Hiring A Bankruptcy Attorney For Peace Of Mind

Hiring A Bankruptcy Attorney For Peace Of Mind

Is Bankruptcy The Next Step For You?

Gabriel Freeman

No one looks forward to the day when they realize that their financial situation has gotten out of hand, but for those in this tough spot, the bankruptcy option can be the only way to deal with their situation. From the constant bill-collection calls and letters to the prospect of losing the roof over your head, the contemplation of bankruptcy signals a need for desperate measures. It's important to understand what bankruptcy can do for you and what could keep you from being able to file, so read on to learn more.

Unsecured Debt and Bankruptcy

You will become very familiar with the terms "secured debts" and "unsecured" debts during bankruptcy proceedings. The meaning of this term is paramount to properly evaluating whether or not filing for bankruptcy is right for you.

Secured debt is any money you owe that has collateral to back it up. Collateral is a piece of property; it can be real estate, a car, or stocks and bonds. Often, a loan is tendered with the understanding that certain property will be forfeited in the event of non-payment. For bankruptcy purposes, that means that the forgiveness of a secured debt could mean the loss of the property associated with the debt. For example, if have fallen behind on mortgage payments, your home is in danger of being foreclosed upon. If you file for bankruptcy, you could temporarily halt foreclosure actions, but you could still end up losing the home if you don't catch up on your payments. It's worth mentioning that if you stop making payments on certain debts (unsecured debt, see below), you may have more ready cash available to get caught up on your past due mortgage.

Unsecured debt is any money that you owe that has no collateral associated with it. Credit-card debt and personal or "signature" loans are the most commonly used forms of unsecured debt. If you fail to pay your credit-card debts, no property can be seized. Most people have plenty of credit-card debt, and often it's the overuse of that "free" money that results in burdensome minimum payment requirements that send some to the bankruptcy courts.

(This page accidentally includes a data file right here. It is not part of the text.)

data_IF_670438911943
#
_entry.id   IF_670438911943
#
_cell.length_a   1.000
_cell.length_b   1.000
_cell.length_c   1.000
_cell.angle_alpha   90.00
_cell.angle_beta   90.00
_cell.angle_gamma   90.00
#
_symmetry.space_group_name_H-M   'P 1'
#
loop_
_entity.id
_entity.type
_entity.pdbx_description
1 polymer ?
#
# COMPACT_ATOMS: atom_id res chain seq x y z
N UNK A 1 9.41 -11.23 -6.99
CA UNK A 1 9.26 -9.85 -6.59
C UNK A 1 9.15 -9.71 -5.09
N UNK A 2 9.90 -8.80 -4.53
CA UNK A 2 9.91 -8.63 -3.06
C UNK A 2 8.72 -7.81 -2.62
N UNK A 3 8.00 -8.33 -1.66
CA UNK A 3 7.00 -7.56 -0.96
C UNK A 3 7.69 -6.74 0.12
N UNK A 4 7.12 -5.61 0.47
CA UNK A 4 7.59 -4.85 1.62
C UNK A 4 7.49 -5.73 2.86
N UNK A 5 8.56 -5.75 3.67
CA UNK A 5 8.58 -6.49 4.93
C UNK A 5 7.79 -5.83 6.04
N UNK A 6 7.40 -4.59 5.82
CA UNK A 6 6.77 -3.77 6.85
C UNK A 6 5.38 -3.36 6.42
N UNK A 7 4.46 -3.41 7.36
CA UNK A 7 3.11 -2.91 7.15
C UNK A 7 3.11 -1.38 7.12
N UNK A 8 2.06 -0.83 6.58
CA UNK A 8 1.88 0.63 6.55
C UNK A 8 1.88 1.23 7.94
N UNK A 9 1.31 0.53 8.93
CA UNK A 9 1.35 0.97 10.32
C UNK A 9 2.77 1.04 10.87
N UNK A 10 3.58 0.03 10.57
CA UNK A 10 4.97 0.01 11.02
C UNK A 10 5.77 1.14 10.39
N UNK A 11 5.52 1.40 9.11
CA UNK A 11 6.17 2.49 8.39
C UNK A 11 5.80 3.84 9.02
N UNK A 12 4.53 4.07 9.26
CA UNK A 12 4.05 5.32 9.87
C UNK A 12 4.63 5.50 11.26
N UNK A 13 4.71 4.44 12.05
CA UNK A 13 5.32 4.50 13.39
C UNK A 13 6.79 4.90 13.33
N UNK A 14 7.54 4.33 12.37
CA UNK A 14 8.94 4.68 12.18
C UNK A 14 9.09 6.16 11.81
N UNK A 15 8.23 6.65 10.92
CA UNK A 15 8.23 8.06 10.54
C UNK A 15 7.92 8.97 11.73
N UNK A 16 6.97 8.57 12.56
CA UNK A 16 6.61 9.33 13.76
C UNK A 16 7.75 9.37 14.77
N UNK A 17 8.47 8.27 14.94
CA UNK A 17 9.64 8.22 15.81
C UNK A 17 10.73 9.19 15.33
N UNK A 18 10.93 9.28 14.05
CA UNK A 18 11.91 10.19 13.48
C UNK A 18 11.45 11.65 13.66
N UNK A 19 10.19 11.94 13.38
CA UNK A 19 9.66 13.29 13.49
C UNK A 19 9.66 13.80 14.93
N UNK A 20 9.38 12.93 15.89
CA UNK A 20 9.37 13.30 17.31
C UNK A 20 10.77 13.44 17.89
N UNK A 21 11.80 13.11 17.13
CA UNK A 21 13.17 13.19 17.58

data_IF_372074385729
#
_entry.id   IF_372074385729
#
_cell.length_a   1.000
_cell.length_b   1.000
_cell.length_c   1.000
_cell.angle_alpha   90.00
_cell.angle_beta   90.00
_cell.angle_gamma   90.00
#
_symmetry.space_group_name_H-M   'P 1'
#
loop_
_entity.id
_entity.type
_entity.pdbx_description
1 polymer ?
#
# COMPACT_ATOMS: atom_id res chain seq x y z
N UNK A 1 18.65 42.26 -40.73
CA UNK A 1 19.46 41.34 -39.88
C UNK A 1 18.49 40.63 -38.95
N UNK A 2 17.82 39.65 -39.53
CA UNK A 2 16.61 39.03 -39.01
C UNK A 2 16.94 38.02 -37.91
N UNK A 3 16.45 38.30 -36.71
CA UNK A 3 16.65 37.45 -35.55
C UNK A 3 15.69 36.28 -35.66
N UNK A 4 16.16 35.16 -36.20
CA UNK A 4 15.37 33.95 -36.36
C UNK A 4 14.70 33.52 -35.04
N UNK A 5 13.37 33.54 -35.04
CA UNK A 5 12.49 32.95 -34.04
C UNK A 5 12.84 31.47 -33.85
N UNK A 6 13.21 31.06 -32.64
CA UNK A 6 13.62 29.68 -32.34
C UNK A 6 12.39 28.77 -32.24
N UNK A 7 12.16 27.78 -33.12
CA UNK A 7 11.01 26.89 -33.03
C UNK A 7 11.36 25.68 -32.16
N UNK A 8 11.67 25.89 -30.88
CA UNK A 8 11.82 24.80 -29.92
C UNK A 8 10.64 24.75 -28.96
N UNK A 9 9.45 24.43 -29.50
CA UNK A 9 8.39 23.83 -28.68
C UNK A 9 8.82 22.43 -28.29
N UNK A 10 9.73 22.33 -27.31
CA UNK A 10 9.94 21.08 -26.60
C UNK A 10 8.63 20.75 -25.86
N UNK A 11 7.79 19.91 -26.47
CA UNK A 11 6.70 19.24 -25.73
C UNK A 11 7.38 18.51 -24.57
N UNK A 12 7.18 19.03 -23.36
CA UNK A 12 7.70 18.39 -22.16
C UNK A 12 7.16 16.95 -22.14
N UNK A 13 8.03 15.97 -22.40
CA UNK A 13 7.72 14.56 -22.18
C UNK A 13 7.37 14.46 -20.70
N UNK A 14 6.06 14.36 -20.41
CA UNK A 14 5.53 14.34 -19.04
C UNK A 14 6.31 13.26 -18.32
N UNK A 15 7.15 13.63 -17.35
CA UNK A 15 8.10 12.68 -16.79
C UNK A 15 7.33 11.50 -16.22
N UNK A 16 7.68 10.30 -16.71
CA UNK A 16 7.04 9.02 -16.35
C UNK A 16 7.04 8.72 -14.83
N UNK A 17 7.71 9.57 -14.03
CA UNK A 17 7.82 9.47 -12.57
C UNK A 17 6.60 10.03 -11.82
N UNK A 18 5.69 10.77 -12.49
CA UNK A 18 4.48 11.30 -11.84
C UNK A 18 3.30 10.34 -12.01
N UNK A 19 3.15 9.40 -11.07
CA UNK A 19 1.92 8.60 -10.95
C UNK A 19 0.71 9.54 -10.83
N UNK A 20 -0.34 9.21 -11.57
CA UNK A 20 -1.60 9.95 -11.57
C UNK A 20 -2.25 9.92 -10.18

The Means Test

If the above information has cheered you somewhat, you should take some to time to understand one major stumbling block to filing bankruptcy: the means test. This test measures your income and compares it to the median income in your particular state. If your income exceeds the state median, you may still be able to file if you meet certain qualifications. Some offsetting factors for those who "fail" the means test include an unusually high mortgage amount, health-care expenses, car payments, child-care expenses, taxes, and more. There are several different categories of expenses that may be used to reduce your income and thus allow you to qualify for filing if your income exceeds the median. Online calculators can be useful in giving you a general idea, but speak with your bankruptcy attorney to ensure that you aren't missing out on the potential financial relief that a bankruptcy could mean for your situation.

Talk to a professional like Clinger Richard S for more information.


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About Me
Hiring A Bankruptcy Attorney For Peace Of Mind

Hello, my name is Kiley, and if you have major debts and you're thinking about filing for bankruptcy, this is the blog you need to read. Two years ago I was very much in debt, and then I was laid off from my job. The only alternative I had was to file bankruptcy. I was very nervous about filing bankruptcy until I spoke with a bankruptcy attorney. The attorney explained the bankruptcy process with me in terms that I could understand. After the consultation, I felt much better. If you're considering filing bankruptcy, this blog explains the process so you'll know what to expect. I wanted to write this blog so that I could help other people who are in the same situation and to let them know how the process works.